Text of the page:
The Dark Forest

(Remembrance of Earth's Past)

Paperback, 550 pages

English language

Published Aug. 1, 2016 by Head of Zeus.

ISBN:
9781784971618

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4 stars (7 reviews)

This is the second novel in the "Remembrance of Earth’s Past" near-future trilogy. Written by the China's multiple-award-winning science fiction author, Cixin Liu.

In Dark Forest, Earth is reeling from the revelation of a coming alien invasion—four centuries in the future. The aliens' human collaborators have been defeated, but the presence of the sophons, the subatomic particles that allow Trisolaris instant access to all human information, means that Earth's defense plans are exposed to the enemy. Only the human mind remains a secret.

This is the motivation for the Wallfacer Project, a daring plan that grants four men enormous resources to design secret strategies, hidden through deceit and misdirection from Earth and Trisolaris alike. Three of the Wallfacers are influential statesmen and scientists, but the fourth is a total unknown. Luo Ji, an unambitious Chinese astronomer and sociologist, is baffled by his new status. All he knows is that he's …

10 editions

The Dark Forest

2 stars

Reading about an ant painstakingly tracing each character on a gravestone signals the early slog. The flatness of the first two parts cannot be pinned entirely on the alternate translator either. The details are dull and offensive. Women squeal and fuss, and when they’re overeducated they calcify. The ones with speaking parts admit that the protagonist is better at their work than they are, or are dismissed as small with no air of authority, or remain nameless and/or are dispatched by violence, or are pure fantasy, insistently innocent and childlike. Colonisers are labelled art-preservingly advanced and the colonised backwards. If you can wade through the carrying over of misogyny and non-Trisolaran imperialism in Liu’s vision, there are some rewards in part three (the teardrop and the cosmic fight for resources are thrilling), still diluted by legitimising a character’s manipulation by threat of suicide, a despair orgy, and rumination-attempts on the …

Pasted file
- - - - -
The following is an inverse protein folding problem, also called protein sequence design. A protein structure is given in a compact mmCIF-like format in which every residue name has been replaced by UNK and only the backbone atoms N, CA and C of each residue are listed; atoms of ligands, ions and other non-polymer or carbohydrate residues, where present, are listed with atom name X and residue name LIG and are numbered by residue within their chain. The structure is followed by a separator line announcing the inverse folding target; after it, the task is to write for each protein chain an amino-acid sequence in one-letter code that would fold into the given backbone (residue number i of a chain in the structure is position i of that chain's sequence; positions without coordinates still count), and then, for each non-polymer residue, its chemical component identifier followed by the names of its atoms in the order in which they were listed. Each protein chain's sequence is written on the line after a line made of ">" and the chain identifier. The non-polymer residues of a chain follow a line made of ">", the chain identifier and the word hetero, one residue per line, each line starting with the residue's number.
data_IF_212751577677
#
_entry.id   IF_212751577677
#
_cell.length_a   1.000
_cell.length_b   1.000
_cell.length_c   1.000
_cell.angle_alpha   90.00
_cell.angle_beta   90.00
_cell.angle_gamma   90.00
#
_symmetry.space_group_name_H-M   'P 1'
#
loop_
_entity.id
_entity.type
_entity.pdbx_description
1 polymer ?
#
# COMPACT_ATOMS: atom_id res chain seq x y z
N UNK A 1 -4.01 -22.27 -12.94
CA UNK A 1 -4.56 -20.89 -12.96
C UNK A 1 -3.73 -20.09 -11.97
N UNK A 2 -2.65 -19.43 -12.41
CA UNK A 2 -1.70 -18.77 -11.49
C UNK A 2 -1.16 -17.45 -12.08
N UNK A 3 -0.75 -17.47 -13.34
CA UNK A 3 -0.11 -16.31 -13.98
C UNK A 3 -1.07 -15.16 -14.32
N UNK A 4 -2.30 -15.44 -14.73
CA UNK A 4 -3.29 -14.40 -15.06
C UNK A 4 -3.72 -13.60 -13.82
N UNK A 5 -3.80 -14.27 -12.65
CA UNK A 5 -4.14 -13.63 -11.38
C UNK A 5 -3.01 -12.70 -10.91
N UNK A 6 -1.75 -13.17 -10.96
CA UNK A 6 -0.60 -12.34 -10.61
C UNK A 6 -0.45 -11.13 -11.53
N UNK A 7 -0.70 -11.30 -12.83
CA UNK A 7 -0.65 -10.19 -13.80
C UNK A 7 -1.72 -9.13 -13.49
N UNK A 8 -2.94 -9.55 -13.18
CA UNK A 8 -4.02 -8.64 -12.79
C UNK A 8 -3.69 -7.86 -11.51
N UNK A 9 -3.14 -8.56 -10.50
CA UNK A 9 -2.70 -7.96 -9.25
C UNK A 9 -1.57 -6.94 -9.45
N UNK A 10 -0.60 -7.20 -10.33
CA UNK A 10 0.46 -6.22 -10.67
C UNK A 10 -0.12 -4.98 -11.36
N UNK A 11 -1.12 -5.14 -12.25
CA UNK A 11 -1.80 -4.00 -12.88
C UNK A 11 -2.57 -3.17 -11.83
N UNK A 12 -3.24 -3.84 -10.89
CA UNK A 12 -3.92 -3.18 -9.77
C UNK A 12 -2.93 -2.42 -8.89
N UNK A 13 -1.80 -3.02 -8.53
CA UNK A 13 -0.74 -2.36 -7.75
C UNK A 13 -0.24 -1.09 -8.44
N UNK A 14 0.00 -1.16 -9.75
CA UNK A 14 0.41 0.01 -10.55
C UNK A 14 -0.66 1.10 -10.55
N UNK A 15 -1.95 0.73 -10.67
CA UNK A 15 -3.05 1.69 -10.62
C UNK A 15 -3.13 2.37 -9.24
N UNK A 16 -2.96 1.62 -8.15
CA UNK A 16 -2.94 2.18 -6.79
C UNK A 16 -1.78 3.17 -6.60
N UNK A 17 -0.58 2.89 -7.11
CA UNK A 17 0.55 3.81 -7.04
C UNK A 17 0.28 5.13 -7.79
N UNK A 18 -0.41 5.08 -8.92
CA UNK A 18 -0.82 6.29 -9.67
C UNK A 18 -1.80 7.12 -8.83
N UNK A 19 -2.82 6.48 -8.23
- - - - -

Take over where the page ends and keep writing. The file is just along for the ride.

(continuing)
Wow

5 stars

This book is in a lot of ways more of everything that Three Body Problem was. It's a huger sweep, a pretty intense exploration of how getting thrown into responsibility can break people, and it builds on a lot of the ideas of the first book about how ununified people would be in response to a threat like this - stuff that now looks rather prescient after a year and a half of covid. It does also suffer from the same weaknesses, perhaps even intensified. In particular there's not much dialogue that is really characters being theirselves as opposed to Liu exploring an idea through his characters. But the good parts were so compelling that this was far from ruining the book for me.

I was left with a few questions, two of which seem like weaknesses of the book: 1) Why did Ye pick Luo to have the conversation …

"I guess I have to read the whole story now"

3 stars

That was my first thought after finishing the first novel in the trilogy. This second book didn't change that much in my thinking. It's still okay, I liked some aspects, such as the whole 'Wallfacer' idea, but it still had a few very weird subplots, that just seem so out of place. The whole romantic subplot made me cringe, it reminded me of mail order brides. The feelings, decisions and personality of the woman in question are unimportant. Maybe that's a cultural thing but there were so many pages about this whole thing and it's just weird.

The whole idea of the dark forest is interesting, the droplet was also a good part. I wish he put more time into the characters and the story, not just into the science. That's the thing, I remember most of the science, but the characters are all very much replaceable.

In the end, …

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